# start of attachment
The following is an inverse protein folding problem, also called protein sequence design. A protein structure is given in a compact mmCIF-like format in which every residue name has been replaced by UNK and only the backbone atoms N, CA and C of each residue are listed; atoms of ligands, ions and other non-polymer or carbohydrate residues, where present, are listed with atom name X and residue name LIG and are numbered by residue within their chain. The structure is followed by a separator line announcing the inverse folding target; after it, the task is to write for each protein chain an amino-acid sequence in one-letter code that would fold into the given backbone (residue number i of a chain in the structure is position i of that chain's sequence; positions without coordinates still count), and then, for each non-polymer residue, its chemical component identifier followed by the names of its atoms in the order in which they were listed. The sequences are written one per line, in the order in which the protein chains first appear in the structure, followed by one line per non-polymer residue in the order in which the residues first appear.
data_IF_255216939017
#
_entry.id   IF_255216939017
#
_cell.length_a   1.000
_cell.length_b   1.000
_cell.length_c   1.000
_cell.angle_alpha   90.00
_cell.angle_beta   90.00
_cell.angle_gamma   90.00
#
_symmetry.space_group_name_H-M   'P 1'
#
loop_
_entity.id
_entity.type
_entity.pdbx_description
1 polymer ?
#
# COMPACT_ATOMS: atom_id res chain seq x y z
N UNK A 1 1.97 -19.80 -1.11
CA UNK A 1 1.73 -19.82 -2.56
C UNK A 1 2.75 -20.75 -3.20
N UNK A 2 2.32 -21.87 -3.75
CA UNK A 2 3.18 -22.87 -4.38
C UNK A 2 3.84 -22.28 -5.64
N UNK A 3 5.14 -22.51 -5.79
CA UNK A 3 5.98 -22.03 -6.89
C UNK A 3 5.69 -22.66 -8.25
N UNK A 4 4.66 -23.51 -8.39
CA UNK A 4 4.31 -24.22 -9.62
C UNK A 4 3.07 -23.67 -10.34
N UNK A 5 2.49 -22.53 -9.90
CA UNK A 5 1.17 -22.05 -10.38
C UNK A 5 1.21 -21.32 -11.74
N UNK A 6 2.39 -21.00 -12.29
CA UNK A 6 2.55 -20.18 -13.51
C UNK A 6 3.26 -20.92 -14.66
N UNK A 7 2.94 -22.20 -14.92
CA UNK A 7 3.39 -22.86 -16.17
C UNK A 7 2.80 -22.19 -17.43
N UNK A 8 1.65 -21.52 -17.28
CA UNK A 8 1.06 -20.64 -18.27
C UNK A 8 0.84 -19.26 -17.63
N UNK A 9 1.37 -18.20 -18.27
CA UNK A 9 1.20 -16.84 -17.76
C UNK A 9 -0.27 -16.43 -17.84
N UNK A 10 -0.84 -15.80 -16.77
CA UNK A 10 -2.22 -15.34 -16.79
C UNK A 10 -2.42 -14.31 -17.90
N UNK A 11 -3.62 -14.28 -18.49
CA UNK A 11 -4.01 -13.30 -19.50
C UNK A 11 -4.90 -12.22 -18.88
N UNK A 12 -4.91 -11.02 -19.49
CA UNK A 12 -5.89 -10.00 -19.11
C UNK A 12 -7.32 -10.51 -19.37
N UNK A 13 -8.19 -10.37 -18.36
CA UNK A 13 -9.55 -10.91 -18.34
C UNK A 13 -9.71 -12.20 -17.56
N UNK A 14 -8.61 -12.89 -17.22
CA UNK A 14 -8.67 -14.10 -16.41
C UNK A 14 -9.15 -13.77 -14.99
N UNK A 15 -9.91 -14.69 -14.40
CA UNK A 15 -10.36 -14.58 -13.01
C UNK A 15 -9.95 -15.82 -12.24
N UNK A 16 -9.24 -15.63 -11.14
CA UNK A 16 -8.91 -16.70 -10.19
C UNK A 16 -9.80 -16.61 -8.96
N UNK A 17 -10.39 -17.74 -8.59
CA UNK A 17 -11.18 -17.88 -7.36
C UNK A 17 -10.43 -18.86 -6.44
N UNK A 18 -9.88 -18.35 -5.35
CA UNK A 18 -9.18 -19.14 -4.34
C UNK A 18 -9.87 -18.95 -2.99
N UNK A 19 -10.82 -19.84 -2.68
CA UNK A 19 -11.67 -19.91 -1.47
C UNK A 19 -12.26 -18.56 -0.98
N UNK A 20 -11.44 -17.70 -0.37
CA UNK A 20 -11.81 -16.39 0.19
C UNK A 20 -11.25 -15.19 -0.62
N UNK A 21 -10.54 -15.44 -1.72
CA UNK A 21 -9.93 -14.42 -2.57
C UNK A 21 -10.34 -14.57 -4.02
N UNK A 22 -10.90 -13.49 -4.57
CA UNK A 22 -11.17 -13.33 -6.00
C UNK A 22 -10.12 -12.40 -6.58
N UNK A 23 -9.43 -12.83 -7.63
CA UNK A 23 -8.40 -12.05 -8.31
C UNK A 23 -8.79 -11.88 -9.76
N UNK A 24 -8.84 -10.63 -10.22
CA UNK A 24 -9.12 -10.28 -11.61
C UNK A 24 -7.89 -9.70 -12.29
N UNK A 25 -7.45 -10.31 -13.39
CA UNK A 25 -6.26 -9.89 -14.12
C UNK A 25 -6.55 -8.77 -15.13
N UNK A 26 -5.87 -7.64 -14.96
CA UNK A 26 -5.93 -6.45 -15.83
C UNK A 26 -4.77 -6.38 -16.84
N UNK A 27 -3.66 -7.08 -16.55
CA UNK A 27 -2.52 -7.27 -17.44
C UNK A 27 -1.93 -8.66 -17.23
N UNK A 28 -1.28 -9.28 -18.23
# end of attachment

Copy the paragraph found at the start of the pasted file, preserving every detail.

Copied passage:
The following is an inverse protein folding problem, also called protein sequence design. A protein structure is given in a compact mmCIF-like format in which every residue name has been replaced by UNK and only the backbone atoms N, CA and C of each residue are listed; atoms of ligands, ions and other non-polymer or carbohydrate residues, where present, are listed with atom name X and residue name LIG and are numbered by residue within their chain. The structure is followed by a separator line announcing the inverse folding target; after it, the task is to write for each protein chain an amino-acid sequence in one-letter code that would fold into the given backbone (residue number i of a chain in the structure is position i of that chain's sequence; positions without coordinates still count), and then, for each non-polymer residue, its chemical component identifier followed by the names of its atoms in the order in which they were listed. The sequences are written one per line, in the order in which the protein chains first appear in the structure, followed by one line per non-polymer residue in the order in which the residues first appear.